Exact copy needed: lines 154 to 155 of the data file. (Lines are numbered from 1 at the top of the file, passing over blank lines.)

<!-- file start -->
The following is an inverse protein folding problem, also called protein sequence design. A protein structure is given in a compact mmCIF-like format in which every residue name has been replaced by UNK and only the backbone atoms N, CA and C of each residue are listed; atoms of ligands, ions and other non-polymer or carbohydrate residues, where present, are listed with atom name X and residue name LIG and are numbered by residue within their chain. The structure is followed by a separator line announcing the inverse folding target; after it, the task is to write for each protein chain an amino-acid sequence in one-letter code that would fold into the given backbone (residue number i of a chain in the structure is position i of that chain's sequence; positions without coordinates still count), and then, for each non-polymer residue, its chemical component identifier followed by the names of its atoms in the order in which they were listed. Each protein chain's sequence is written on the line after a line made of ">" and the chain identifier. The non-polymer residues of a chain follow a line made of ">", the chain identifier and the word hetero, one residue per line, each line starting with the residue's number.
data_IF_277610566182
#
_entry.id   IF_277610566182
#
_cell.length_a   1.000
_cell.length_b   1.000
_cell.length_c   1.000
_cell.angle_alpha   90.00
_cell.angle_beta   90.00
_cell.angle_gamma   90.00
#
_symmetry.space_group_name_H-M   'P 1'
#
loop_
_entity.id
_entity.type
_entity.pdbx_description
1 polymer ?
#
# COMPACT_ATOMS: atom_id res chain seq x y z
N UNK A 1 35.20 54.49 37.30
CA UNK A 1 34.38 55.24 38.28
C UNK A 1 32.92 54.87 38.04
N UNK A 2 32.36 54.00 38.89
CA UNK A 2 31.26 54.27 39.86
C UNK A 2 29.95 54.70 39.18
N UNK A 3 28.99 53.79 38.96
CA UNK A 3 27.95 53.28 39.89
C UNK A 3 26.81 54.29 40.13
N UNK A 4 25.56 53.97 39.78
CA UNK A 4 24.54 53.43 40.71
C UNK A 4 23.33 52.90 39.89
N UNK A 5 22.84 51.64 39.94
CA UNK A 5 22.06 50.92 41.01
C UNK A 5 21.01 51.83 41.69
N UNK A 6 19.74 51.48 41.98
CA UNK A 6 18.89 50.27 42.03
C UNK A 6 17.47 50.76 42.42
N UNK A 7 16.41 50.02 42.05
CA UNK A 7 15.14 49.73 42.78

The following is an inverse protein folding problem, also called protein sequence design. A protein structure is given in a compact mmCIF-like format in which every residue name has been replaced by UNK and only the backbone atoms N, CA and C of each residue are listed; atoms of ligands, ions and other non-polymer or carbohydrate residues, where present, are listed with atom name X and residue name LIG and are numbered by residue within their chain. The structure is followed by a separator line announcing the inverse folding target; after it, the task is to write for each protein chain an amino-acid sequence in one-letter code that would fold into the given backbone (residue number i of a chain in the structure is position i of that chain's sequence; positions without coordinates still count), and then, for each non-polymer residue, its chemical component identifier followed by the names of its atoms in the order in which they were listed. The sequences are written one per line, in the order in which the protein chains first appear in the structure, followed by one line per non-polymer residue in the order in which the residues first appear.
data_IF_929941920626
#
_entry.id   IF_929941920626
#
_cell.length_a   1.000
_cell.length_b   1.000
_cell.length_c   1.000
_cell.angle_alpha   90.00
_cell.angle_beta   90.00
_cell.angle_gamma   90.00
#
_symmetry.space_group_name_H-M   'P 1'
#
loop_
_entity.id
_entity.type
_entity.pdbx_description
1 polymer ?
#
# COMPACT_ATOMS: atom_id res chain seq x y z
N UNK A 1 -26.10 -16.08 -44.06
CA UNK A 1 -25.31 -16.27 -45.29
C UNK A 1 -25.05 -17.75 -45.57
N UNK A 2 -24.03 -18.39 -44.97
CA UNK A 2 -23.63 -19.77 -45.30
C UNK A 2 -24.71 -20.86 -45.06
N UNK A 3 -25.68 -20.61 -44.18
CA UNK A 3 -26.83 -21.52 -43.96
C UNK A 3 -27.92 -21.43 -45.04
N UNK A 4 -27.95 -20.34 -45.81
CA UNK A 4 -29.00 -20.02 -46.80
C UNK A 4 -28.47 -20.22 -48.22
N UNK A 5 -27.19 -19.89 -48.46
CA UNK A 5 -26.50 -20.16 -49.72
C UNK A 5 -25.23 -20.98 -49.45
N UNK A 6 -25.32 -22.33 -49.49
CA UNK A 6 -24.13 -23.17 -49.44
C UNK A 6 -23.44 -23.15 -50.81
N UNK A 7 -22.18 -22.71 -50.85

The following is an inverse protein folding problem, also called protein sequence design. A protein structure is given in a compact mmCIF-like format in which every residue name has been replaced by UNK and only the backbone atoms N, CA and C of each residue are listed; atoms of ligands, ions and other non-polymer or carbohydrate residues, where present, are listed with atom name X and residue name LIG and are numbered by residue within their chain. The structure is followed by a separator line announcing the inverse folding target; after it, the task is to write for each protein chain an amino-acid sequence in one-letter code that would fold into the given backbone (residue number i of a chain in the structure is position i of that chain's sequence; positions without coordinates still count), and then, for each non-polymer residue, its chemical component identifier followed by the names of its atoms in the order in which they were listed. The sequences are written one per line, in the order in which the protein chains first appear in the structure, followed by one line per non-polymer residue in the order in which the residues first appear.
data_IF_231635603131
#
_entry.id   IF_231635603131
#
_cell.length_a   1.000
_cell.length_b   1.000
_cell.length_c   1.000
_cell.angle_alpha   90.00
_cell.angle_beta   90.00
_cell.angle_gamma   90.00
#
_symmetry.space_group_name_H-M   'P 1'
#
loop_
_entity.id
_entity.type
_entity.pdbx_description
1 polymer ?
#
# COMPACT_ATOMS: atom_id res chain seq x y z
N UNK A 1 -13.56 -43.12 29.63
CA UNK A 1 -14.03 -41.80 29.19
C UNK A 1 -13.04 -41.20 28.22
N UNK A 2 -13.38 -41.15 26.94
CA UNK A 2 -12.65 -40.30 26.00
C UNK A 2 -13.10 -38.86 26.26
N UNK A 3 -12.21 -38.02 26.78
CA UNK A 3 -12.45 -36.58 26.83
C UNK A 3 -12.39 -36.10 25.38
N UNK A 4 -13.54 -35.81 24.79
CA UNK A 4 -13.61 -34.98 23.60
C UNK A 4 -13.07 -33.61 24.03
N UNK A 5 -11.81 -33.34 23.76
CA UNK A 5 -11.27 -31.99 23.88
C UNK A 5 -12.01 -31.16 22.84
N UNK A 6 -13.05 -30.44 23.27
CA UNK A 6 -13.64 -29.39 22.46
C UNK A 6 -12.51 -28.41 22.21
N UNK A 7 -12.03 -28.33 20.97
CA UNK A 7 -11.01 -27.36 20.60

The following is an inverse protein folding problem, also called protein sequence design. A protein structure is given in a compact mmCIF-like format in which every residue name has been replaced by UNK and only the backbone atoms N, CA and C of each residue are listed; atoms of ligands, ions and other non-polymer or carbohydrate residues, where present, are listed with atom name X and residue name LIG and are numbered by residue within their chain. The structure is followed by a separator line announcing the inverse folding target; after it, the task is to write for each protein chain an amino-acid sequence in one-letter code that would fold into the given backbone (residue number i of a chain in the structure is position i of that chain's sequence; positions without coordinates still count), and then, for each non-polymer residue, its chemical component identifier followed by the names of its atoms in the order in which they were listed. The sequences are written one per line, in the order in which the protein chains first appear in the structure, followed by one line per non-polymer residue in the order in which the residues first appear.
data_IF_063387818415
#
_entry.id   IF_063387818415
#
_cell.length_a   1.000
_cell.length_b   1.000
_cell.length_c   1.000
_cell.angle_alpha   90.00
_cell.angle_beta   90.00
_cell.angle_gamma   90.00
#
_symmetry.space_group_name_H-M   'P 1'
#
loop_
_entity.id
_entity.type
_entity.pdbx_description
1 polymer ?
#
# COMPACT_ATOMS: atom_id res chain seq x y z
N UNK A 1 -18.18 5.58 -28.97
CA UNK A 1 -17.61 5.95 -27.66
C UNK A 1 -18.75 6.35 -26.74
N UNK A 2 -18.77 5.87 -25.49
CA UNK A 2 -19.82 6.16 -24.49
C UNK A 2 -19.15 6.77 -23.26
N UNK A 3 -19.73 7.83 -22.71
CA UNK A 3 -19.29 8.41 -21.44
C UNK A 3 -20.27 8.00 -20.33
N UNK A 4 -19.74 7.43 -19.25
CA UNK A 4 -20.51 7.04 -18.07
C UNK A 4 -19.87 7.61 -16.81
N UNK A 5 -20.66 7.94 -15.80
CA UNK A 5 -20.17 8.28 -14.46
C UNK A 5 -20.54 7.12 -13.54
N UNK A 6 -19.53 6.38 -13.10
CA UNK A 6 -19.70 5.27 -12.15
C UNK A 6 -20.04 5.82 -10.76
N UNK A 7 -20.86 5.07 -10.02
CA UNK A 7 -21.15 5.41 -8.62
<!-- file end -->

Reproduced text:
CA UNK A 4 -20.51 7.04 -18.07
C UNK A 4 -19.87 7.61 -16.81